This is not good news for President Obama especially with his re-election campaign starting tomorrow.

Look for Romney to seize the opportunity and begin to run economic-centric ads in key battleground states.


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According to the latest Gallup Poll.

U.S. unemployment, as measured by Gallup without seasonal adjustment, declined to 8.4% in March from 9.1% in February, while Gallup’s seasonally adjusted rate fell to 8.1% from 8.6% in February.

These results are based on Gallup Daily tracking interviewing conducted in March, including interviews with 31,283 U.S. adults, 67.8% of whom are active in the workforce. Gallup’s seasonally adjusted unemployment rate is based on the adjustment used by the Bureau of Labor Statistics in the same month of the previous year.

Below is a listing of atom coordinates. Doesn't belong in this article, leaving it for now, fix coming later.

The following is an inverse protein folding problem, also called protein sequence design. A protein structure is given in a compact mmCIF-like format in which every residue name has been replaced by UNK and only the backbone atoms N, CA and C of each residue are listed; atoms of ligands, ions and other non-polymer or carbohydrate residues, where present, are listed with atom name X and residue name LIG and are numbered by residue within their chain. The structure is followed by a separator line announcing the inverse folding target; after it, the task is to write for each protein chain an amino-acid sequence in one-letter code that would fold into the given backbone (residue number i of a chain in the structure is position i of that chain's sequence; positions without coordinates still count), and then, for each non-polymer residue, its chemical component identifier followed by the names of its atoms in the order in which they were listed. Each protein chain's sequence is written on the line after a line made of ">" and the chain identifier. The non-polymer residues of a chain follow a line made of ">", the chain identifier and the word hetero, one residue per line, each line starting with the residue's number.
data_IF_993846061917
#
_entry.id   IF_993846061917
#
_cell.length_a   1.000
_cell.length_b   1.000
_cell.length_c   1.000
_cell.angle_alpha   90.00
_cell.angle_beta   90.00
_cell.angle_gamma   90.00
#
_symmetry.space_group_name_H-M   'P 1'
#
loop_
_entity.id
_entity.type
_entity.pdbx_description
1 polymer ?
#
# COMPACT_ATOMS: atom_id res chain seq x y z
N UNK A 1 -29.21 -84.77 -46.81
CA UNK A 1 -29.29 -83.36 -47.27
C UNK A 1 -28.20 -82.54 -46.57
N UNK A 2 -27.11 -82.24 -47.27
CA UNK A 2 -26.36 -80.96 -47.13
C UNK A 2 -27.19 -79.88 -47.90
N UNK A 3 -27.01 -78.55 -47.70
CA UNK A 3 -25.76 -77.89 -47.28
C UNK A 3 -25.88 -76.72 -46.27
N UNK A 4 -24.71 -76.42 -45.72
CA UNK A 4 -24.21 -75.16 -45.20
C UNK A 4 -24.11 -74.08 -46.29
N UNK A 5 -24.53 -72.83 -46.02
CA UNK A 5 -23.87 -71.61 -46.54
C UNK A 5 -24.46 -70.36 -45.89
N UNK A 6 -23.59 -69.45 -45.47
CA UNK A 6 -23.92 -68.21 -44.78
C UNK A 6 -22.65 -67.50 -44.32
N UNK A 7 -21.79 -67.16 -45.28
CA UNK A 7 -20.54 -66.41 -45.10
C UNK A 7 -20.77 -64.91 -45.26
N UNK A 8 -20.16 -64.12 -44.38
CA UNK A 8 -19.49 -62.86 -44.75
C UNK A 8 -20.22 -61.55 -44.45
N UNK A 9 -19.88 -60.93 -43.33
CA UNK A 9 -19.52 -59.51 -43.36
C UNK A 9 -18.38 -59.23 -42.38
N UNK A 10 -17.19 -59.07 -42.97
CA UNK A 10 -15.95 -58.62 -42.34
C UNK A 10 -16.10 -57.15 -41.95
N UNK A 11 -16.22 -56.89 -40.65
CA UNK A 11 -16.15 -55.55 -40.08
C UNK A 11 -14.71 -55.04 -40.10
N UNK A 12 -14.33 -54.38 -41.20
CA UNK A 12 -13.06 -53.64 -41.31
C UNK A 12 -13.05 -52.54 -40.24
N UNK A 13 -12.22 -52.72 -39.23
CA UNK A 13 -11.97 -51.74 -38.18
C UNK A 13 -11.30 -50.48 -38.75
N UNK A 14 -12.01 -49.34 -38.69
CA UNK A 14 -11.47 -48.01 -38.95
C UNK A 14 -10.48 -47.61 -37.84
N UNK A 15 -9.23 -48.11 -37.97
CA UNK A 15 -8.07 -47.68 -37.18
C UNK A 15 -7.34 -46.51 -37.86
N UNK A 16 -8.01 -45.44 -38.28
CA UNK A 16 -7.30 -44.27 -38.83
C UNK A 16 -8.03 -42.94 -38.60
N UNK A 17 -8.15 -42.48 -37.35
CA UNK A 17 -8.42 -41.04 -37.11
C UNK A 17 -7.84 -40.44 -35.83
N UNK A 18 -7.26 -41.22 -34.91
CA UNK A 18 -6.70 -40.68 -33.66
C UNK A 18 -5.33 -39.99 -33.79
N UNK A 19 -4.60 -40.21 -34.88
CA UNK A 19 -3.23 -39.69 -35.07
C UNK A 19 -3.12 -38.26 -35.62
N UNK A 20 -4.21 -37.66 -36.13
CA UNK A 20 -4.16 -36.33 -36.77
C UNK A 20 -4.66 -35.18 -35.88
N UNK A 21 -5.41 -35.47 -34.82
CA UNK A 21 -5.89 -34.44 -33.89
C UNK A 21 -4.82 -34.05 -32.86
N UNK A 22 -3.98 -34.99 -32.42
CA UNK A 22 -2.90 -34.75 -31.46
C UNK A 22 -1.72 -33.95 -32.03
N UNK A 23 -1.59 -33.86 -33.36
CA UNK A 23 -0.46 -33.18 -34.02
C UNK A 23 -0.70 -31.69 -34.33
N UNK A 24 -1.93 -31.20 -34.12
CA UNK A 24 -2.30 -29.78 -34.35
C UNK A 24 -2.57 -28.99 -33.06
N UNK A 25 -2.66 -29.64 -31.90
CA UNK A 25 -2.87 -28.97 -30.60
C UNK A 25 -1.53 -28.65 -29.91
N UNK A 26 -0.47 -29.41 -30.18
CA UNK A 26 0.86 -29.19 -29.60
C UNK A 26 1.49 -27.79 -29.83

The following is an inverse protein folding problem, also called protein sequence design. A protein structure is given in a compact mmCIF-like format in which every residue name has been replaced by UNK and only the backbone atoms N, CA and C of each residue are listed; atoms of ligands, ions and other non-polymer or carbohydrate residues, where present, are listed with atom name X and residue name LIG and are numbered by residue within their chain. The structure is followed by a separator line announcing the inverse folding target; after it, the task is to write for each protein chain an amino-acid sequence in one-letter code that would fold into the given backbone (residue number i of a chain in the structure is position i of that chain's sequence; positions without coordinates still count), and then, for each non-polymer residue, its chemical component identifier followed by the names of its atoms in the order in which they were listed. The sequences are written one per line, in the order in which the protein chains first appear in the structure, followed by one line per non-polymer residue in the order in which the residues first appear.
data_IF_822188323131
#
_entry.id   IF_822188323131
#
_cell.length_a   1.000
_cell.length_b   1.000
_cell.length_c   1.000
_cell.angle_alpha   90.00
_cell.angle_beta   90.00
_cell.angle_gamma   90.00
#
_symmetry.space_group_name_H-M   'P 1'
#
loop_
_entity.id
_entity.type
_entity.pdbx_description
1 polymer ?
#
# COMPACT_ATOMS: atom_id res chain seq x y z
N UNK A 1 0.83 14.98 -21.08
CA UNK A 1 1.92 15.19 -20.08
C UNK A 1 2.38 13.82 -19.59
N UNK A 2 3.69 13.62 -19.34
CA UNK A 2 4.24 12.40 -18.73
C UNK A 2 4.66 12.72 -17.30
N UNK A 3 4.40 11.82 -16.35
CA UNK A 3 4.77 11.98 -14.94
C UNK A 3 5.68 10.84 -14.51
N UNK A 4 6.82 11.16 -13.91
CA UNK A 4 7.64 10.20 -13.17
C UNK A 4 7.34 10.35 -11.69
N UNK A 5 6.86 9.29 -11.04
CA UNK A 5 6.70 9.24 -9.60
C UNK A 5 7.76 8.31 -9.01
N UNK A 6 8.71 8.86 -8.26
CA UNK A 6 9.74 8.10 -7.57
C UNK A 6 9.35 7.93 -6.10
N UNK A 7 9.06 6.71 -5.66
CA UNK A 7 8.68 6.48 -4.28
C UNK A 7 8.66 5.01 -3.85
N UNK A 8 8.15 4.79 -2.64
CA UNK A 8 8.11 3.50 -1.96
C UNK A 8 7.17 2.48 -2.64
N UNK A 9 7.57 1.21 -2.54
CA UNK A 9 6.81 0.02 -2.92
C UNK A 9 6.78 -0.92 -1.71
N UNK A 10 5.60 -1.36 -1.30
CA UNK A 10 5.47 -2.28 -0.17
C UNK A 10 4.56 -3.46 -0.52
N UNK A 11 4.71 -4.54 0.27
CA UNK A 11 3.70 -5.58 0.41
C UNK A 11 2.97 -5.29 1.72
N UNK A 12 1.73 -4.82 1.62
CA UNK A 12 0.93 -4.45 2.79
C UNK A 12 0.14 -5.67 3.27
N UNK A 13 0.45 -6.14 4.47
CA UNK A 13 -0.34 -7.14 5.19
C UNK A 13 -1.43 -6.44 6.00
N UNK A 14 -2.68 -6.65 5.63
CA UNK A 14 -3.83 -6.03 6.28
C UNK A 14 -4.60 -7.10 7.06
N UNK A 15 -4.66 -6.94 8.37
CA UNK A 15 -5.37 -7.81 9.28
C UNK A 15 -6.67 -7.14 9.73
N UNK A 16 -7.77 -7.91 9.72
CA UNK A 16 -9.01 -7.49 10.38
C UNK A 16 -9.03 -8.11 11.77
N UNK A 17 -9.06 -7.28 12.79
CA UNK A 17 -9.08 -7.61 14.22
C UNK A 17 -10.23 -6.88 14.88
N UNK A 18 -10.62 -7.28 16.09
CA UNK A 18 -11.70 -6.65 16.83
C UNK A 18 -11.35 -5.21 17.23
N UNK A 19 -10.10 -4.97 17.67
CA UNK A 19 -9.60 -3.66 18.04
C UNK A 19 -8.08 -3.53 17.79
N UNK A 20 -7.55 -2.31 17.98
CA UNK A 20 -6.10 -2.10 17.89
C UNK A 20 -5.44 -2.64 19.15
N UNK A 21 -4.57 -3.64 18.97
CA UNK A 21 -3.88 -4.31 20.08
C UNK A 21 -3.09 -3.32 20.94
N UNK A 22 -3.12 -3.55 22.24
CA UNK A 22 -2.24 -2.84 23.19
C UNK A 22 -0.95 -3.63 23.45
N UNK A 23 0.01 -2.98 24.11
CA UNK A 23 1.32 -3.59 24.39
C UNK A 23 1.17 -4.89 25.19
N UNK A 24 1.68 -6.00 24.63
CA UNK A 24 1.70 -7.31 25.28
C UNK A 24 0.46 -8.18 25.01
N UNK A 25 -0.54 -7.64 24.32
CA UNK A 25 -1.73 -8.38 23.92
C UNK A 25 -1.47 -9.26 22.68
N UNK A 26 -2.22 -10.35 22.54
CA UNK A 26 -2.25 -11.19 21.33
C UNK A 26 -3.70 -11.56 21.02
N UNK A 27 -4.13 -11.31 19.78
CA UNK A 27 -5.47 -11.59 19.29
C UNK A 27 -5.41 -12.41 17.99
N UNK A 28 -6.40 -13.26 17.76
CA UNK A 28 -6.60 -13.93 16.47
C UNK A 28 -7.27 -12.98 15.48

On an unadjusted basis, the March unemployment rate matches the previous low since Gallup began monitoring and reporting unemployment in January 2010. The unadjusted unemployment rate was last at 8.4% in October and November 2011. On a seasonally adjusted basis, March’s 8.1% reading is near the monthly low of 7.9% for Gallup’s U.S. unemployment rate, seen in January of this year. In both cases, Gallup trends show the U.S. unemployment rate declining dramatically over the past year.

This is some good news for the American economy. And, why President Obama has been rising in the polls, as of late.